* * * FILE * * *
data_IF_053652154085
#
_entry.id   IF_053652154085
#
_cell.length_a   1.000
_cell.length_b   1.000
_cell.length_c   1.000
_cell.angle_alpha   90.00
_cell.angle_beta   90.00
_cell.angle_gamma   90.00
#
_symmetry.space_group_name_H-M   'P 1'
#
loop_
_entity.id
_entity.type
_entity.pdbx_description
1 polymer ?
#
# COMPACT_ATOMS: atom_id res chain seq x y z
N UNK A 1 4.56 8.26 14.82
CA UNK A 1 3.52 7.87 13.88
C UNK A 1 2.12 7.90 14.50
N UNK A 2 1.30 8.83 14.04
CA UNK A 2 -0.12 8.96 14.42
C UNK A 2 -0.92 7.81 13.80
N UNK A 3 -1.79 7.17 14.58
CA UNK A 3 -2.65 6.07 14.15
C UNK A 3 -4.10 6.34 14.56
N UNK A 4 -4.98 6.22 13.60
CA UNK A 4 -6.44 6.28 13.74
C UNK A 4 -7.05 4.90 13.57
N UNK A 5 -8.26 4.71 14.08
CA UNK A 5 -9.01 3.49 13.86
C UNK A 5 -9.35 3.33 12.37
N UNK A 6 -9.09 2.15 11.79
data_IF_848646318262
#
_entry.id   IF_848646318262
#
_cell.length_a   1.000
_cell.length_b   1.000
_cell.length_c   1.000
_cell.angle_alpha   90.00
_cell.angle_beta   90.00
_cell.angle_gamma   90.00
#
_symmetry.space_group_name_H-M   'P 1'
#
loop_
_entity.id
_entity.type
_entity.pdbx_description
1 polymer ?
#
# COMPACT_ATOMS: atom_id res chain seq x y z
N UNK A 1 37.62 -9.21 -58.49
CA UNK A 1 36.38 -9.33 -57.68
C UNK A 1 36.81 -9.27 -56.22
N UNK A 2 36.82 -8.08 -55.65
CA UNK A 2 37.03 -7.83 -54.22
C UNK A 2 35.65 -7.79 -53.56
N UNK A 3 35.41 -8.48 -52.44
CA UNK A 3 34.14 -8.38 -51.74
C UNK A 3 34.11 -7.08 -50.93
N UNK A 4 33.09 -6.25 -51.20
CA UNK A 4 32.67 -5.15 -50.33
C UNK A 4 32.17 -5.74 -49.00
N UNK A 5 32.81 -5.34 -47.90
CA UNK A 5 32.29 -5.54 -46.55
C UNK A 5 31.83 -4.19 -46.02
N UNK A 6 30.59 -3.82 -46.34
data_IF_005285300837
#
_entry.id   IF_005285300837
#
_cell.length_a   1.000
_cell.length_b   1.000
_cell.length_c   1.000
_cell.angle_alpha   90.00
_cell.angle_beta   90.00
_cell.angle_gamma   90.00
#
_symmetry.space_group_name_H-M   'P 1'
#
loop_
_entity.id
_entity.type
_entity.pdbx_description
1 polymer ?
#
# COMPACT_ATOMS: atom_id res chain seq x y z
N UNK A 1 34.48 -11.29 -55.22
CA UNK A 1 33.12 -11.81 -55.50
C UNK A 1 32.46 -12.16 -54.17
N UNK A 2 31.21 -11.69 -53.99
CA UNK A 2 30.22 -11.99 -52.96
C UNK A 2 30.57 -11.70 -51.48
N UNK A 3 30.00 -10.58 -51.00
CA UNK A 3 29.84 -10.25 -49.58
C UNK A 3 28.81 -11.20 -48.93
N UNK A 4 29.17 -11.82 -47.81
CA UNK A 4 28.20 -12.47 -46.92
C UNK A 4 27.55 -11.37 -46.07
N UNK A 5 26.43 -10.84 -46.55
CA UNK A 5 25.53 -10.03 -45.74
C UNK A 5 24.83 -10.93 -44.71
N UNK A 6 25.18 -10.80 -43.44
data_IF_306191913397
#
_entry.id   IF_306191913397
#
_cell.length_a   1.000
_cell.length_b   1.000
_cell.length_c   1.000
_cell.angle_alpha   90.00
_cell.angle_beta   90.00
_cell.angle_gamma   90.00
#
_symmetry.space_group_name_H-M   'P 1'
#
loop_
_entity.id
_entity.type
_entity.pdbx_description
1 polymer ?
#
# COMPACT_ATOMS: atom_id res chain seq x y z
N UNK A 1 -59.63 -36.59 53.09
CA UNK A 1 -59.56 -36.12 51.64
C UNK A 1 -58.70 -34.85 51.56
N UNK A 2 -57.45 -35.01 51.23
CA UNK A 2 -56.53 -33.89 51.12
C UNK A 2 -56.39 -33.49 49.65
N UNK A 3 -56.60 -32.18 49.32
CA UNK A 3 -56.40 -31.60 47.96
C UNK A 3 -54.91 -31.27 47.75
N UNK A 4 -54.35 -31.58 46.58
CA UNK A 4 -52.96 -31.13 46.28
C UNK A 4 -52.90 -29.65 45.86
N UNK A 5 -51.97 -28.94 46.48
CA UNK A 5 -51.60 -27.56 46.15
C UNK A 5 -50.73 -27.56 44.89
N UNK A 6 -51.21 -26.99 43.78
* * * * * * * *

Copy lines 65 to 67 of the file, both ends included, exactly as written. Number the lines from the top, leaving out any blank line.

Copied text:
C UNK A 3 34.11 -7.08 -50.93
N UNK A 4 33.09 -6.25 -51.20
CA UNK A 4 32.67 -5.15 -50.33